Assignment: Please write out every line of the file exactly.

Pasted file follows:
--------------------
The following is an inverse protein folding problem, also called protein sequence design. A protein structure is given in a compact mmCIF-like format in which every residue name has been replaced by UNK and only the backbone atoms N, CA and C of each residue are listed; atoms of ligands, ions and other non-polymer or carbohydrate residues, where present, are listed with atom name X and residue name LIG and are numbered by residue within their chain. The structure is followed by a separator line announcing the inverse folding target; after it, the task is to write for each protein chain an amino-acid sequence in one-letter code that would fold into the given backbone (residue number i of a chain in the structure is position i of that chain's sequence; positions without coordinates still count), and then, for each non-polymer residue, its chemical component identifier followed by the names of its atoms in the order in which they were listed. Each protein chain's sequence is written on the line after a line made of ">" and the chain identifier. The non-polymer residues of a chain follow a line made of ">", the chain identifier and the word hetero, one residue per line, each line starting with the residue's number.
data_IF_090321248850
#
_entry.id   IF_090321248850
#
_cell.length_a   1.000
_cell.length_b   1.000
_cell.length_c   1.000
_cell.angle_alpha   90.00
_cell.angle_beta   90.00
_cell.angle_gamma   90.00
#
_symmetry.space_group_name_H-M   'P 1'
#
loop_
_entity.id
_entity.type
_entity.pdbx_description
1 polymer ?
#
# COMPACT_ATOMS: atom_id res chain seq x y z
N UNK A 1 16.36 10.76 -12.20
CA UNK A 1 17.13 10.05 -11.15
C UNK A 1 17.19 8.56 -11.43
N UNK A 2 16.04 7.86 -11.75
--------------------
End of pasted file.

The following is an inverse protein folding problem, also called protein sequence design. A protein structure is given in a compact mmCIF-like format in which every residue name has been replaced by UNK and only the backbone atoms N, CA and C of each residue are listed; atoms of ligands, ions and other non-polymer or carbohydrate residues, where present, are listed with atom name X and residue name LIG and are numbered by residue within their chain. The structure is followed by a separator line announcing the inverse folding target; after it, the task is to write for each protein chain an amino-acid sequence in one-letter code that would fold into the given backbone (residue number i of a chain in the structure is position i of that chain's sequence; positions without coordinates still count), and then, for each non-polymer residue, its chemical component identifier followed by the names of its atoms in the order in which they were listed. Each protein chain's sequence is written on the line after a line made of ">" and the chain identifier. The non-polymer residues of a chain follow a line made of ">", the chain identifier and the word hetero, one residue per line, each line starting with the residue's number.
data_IF_090321248850
#
_entry.id   IF_090321248850
#
_cell.length_a   1.000
_cell.length_b   1.000
_cell.length_c   1.000
_cell.angle_alpha   90.00
_cell.angle_beta   90.00
_cell.angle_gamma   90.00
#
_symmetry.space_group_name_H-M   'P 1'
#
loop_
_entity.id
_entity.type
_entity.pdbx_description
1 polymer ?
#
# COMPACT_ATOMS: atom_id res chain seq x y z
N UNK A 1 16.36 10.76 -12.20
CA UNK A 1 17.13 10.05 -11.15
C UNK A 1 17.19 8.56 -11.43
N UNK A 2 16.04 7.86 -11.75